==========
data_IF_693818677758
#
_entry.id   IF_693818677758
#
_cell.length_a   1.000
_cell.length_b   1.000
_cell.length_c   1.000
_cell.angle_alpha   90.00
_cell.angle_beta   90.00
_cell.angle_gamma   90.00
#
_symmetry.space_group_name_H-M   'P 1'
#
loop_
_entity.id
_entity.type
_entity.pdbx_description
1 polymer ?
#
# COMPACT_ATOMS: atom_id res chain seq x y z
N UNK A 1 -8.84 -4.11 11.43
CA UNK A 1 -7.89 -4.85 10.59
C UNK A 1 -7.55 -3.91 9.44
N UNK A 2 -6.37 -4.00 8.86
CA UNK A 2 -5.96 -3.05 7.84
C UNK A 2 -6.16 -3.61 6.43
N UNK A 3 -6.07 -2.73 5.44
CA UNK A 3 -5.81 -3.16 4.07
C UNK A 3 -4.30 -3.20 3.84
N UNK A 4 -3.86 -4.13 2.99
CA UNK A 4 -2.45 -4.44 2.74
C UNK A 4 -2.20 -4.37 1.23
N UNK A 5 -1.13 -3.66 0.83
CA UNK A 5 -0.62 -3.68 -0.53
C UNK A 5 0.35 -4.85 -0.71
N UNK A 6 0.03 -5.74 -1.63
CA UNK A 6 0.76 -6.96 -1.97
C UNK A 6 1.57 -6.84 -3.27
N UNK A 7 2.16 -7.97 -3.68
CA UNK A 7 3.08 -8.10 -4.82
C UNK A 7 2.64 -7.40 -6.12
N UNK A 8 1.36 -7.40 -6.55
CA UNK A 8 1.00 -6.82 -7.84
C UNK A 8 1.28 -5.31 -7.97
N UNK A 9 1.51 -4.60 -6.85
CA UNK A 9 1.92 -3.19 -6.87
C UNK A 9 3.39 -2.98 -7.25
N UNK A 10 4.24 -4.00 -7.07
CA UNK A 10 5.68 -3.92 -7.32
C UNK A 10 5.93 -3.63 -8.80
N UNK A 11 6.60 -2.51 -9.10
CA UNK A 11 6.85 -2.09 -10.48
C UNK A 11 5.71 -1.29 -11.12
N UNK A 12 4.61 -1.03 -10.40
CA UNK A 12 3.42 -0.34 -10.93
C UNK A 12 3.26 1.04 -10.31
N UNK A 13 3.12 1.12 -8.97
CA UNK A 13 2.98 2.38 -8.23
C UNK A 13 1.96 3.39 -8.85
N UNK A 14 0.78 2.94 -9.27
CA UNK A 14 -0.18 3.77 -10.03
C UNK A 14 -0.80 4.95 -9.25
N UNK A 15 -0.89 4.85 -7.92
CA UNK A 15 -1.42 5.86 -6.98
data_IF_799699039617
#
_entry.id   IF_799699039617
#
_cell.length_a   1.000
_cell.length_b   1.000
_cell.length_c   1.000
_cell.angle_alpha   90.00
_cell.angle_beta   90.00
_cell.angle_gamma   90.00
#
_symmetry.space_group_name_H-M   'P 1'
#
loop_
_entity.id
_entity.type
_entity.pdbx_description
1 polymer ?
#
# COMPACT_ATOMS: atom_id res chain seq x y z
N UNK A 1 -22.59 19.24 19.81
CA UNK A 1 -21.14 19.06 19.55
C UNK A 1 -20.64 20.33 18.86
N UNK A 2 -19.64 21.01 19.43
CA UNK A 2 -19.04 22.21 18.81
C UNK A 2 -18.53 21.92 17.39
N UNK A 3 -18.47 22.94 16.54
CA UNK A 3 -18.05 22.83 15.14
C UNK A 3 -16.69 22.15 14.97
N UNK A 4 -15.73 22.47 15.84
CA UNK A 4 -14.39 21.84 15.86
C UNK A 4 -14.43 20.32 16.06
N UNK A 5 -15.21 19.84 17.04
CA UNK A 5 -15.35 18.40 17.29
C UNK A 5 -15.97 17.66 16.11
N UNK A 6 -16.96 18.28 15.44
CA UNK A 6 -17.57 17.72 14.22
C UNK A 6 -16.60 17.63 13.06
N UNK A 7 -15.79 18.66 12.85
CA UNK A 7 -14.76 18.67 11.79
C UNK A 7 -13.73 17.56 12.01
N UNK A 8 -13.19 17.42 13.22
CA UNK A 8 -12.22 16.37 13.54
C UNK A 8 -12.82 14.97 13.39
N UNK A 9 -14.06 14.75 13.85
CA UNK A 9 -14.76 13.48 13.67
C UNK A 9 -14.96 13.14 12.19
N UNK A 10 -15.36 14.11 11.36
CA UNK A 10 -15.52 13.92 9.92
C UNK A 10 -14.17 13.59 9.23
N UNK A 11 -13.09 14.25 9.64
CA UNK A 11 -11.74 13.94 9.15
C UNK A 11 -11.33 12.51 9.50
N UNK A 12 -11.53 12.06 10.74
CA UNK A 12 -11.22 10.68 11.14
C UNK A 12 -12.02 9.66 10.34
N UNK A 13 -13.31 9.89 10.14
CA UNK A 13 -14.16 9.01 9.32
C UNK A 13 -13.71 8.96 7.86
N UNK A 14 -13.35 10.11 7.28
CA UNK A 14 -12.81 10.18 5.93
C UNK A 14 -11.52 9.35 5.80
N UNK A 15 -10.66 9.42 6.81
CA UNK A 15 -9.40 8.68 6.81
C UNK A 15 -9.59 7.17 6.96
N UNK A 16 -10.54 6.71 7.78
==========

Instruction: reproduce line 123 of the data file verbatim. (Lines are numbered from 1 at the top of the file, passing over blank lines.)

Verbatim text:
C UNK A 13 -13.71 8.96 7.86